The global commercial real estate industry over the past 10 years has improved its energy use intensity by 17%, according to a report released Wednesday by the Urban Land Institute's Greenprint Center for Building Performance.
Energy use intensity is defined as annual energy consumption divided by gross floor area.
In 2018, commercial real estate reduced its carbon dioxide emissions by 1.5%, its water consumption by 0.6%, its energy consumption by 0.1%, its electricity use by 0.8%, natural gas use by 1.7%, waste intensity by 3.8% and waste diversion by 7%.
The Greenprint Performance Report noted that commercial buildings account for 39% of global carbon emissions, adding that there are three trends pushing commercial properties to be more sustainable:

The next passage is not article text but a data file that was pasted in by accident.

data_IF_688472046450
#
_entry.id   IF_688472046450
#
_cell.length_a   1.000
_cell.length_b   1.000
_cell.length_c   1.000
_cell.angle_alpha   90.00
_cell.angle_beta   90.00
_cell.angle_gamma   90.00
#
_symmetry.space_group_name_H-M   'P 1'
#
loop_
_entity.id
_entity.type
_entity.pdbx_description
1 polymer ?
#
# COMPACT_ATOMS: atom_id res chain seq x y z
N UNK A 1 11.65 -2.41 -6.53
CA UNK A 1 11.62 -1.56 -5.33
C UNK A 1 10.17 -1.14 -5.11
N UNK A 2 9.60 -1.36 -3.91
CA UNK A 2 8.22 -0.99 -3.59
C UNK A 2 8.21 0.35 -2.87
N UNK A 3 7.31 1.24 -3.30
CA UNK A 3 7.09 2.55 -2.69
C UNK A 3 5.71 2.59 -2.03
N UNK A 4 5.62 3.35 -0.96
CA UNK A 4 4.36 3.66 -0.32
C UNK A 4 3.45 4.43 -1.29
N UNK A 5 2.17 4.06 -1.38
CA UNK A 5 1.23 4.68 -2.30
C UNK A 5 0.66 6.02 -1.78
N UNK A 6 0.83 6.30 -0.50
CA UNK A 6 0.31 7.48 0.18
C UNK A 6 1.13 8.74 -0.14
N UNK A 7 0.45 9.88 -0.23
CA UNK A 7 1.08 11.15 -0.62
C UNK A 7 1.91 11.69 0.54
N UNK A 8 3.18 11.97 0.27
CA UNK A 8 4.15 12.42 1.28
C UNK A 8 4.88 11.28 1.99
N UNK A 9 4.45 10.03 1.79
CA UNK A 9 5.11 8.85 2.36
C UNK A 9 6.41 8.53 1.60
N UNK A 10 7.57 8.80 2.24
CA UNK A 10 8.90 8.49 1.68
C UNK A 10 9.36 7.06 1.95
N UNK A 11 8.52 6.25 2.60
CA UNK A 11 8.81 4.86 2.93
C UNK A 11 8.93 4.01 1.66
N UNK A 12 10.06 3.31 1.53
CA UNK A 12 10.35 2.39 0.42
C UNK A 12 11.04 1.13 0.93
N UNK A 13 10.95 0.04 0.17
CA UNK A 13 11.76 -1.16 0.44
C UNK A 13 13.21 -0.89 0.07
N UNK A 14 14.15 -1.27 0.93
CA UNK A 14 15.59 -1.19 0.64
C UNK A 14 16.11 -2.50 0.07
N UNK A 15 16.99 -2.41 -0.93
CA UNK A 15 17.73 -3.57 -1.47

- A move to reduce building material waste.
- Cities to set minimum energy performance standards in the absence of federal guidance.
- Heightened investors pressure.
The Greenprint Center is an alliance of real estate owners, investors and financial institutions to improve environmental performance of real estate around the world. Members include BlackRock; Boston Properties; $376.3 billion California Public Employees' Retirement System, Sacramento; CenterPoint Properties; Clarion Partners; CommonWealth Partners; Heitman; and Jones Lang LaSalle.